Murrysville, PA Battle Roads Spring

June 4, 2011

So, today I decided to bail on the VileGar from last week. Losing every game (basically) was pretty poor, and I wasn’t looking forward to more losses. So I switched to my Luxray/Garchomp deck from State Championships, tossed in some Sableye to block the donk, and got set to go. Oh, and Hoolon Mike had graduated this past month, so I gave him a Flareon EX as a graduation present because he’s an awesome person.

I got to the site early, helped AJ set up, talked to people, made some trades, and at 11:15, the event started. We had less than 10 Juniors and Seniors, but we had 14 Masters, meaning 4 rounds, top 2. This would end up coming to bite me later on.
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Pokemon Market Watch

By Kenny Wisdom

Today I thought I’d take a different approach with my articles and write about an often underappreciated aspect of the TCG: values. Whether you’re a competitive player looking to gather the most bang for your buck, or a collector searching for the cheapest way to complete your collections, or anywhere in-between, card values should matter to you. Knowing what good prices and bad prices are and knowing what cards are on the rise and which are falling is an invaluable skill. Today I’m going to note a few cards which you should try and pick up while they’re cheap, and alternatively, a few cards that you should try and sell now, since their price is only going to plummet.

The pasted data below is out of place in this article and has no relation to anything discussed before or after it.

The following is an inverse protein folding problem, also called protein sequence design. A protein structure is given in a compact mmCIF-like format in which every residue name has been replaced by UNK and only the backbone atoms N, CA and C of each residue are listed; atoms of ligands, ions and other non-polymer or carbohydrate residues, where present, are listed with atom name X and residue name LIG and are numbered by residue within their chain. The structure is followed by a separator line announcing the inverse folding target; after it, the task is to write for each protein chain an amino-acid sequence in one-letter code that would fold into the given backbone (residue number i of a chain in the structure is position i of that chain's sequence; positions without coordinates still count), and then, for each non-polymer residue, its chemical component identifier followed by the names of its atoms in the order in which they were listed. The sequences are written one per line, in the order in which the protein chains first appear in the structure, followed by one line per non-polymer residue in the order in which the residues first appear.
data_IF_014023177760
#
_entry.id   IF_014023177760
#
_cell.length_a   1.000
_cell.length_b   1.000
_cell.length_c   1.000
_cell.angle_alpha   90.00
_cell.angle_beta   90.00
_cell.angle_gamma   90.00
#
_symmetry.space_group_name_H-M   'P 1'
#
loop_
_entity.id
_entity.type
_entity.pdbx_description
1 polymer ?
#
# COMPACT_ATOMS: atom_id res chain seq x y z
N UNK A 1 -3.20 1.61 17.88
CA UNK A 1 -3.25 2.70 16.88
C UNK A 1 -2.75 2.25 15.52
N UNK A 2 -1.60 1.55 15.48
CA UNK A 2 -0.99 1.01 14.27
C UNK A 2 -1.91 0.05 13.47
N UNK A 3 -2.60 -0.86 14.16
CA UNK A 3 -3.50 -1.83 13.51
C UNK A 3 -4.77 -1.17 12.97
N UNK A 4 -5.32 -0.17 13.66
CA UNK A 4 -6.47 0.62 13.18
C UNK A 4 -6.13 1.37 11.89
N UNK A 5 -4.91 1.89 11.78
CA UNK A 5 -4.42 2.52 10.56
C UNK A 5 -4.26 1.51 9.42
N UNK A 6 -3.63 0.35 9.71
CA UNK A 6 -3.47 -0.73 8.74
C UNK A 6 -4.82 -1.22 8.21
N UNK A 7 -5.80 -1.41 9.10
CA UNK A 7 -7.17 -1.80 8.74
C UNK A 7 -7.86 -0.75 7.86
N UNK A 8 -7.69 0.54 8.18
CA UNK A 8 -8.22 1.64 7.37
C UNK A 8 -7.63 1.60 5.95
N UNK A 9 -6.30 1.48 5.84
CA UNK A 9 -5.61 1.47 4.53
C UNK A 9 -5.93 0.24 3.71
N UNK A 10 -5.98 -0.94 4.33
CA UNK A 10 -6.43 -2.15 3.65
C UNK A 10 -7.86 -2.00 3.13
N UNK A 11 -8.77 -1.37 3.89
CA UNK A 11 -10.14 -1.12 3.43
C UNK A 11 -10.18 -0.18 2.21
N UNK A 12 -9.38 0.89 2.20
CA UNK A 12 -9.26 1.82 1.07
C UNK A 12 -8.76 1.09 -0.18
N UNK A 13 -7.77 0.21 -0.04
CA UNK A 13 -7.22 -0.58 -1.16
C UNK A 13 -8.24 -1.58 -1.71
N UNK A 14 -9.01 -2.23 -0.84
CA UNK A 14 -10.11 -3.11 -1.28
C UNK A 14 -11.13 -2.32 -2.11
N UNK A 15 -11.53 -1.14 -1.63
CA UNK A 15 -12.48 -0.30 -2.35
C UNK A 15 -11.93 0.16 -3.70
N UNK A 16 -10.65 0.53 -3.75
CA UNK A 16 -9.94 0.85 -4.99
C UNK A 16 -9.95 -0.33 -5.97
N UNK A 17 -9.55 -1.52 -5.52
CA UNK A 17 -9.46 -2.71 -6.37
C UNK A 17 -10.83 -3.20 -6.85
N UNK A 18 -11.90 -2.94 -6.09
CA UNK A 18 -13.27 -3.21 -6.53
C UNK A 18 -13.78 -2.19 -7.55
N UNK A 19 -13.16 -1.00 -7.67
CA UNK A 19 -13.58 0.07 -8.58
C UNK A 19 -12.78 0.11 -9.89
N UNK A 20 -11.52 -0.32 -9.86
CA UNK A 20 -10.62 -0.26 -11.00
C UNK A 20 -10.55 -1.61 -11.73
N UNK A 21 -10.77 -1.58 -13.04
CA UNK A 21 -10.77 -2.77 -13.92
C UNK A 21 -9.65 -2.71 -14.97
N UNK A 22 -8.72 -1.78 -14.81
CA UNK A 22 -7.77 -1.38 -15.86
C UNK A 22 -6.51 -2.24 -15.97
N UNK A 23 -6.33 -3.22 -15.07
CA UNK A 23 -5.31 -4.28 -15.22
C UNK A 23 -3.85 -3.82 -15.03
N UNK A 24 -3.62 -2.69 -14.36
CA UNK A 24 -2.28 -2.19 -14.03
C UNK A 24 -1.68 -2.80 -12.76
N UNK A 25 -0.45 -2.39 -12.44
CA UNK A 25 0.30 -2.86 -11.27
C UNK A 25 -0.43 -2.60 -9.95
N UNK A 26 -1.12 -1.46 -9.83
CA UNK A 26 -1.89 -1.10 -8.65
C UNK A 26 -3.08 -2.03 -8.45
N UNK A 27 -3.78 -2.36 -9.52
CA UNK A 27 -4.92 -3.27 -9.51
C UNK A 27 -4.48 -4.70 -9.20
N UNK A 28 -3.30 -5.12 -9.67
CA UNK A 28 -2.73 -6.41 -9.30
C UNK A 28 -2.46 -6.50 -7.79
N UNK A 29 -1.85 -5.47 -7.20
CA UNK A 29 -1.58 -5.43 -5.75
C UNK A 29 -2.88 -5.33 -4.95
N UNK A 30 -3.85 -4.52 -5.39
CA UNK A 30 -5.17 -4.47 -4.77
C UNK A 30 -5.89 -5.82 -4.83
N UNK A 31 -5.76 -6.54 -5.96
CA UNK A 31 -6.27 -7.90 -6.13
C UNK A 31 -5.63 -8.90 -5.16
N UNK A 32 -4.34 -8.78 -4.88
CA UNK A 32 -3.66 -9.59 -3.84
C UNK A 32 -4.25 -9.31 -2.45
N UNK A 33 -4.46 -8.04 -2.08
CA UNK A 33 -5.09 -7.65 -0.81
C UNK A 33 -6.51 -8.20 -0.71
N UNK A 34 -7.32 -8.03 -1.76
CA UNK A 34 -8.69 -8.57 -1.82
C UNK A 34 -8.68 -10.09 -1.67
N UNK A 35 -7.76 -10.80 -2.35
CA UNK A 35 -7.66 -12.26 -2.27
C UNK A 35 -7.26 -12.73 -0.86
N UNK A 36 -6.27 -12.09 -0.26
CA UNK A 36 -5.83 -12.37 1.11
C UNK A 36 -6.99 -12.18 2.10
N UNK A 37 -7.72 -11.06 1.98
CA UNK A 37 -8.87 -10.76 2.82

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Pokemon EX And Lv. X Cards

By Anonymous

Pokemon Ex and Lv. X cards were the new versions of ultra rares back in the day. EX cards were a fancy way of showing a very strong and rare cards. You used to be able to use EX cards in decks but not anymore.

EX cards were only available in EX sets. Like EX Dragon Frontiers where you can get EX’s like Dragonite, or EX Sandstorm where you can get a Wailord EX. All EX cards have a holographic border and background. An EX card had EX after the name of the card. EX’s weren’t that hard to pull, they are like the ultra rare primes we have today. You can get them in any pack but the ratio of pulling one varied. They aren’t like normal rares you can get in packs they are ultra rares and sometimes can be very expensive depending what and how rare the card is.
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Pokemon Booster Packs vs Card Store Websites